Your customers demand it, your marketing team wants to do it — so how do you actually make it happen?
The fact of the matter is: Retail has a personalization problem.
We often hear about consumers’ desire for more personalized experiences and marketers’ efforts to deliver, but just as often we hear about how those efforts fall short.
Consider the following headlines that have surfaced this past year: “Personalization Helps Retailers; Too Bad They’re Terrible At It” (Bloomberg) and “Study: Retailers Failing to Meet Consumer Expectations” (WWD) are just two of many in this vein.
While there are numerous factors that impact this disconnect, it’s not that retailers aren’t trying. It’s that personalization is hard.
But it doesn’t have to be.
One of the most common challenges we see to getting personalized marketing right is the lack of a clear definition of what personalization entails. And that’s a problem, because without a clear definition, you can’t develop a strategy or get the buy-in you need to move forward.
So what does effective personalized marketing look like?
Working with the definition that personalization in retail is about matching customers to the products that excite them, there are three key angles to delivering a personalized experience:
Essentially, you need to deliver targeted product recommendations to a specific customer at the optimal time. Now that’s a lot to get right, especially at scale — hence why personalization can be so challenging. So how do you do it?
While there’s no one way to get personalized marketing right, we recommend the following tips to master the three angles of personalized marketing at scale:
1. Get Detailed About Your Products to Deliver Targeted Recommendations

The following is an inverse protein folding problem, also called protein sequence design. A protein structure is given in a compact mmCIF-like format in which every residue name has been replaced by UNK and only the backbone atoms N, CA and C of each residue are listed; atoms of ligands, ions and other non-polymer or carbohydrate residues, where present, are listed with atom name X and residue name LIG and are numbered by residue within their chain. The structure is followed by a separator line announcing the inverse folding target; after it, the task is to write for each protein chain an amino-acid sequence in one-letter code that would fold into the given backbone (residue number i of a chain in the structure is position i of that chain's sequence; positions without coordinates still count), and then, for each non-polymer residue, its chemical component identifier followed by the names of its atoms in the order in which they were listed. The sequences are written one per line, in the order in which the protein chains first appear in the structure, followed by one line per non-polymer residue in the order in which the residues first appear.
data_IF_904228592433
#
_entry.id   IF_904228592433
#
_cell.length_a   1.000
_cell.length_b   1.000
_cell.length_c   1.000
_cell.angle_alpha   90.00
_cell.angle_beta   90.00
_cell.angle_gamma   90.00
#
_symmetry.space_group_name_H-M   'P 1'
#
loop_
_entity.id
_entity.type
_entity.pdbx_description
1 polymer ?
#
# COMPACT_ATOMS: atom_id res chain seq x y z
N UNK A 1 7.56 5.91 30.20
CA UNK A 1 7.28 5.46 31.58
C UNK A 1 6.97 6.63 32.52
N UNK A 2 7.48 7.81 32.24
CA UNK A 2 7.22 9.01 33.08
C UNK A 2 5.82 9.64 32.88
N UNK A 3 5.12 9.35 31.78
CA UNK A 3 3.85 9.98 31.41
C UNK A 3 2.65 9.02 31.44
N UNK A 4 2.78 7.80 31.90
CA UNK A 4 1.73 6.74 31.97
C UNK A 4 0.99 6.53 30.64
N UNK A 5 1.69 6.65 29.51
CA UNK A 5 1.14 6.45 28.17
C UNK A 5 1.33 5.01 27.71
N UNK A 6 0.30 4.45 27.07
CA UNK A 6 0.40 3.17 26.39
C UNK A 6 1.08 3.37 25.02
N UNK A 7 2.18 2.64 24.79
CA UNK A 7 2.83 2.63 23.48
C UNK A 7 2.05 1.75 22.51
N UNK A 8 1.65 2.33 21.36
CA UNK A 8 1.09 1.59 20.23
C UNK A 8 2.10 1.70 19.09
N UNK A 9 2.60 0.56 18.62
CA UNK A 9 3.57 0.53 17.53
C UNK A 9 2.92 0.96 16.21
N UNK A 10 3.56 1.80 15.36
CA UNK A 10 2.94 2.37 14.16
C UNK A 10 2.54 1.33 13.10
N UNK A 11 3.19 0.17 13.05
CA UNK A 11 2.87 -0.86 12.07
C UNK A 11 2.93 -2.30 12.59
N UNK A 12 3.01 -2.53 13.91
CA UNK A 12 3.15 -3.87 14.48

First comes a part of the personalization equation that it’s easy to overlook: Product data.
However, tracking product data can make or break your personalization efforts. That’s because a deep understanding of product data can help you create truly relevant experiences for customers by making Netflix-like recommendations. For example, when you tie very detailed attributes to each of your products, you can go beyond “Shopper A likes sweaters” and instead think in terms of “Shopper A likes blue, v-neck, cashmere products” — and that level of detail changes the game.
Tracking product data can also help you identify new opportunities to engage customers, for instance by notifying customers when products in which they’re interested drop in price, are running low in inventory or come back in stock.
2. Define a Specific Audience By Marrying Behavior, Customer and Product Data
Second, you need to tie your product data to website behavior and customer data.
A deep understanding of your products will only get you so far — you also have to tie that knowledge to information about your customers in order to deliver the optimal product recommendations to each shopper.
Specifically, this includes tracking customers’ behaviors onsite and their engagement with your marketing communications, such as email. To take this one step further, you can even evaluate customer data based on predictive measures, like a shopper’s predicted affinity for certain product categories. Together, this data will help you determine the best audience with whom to share various product recommendations.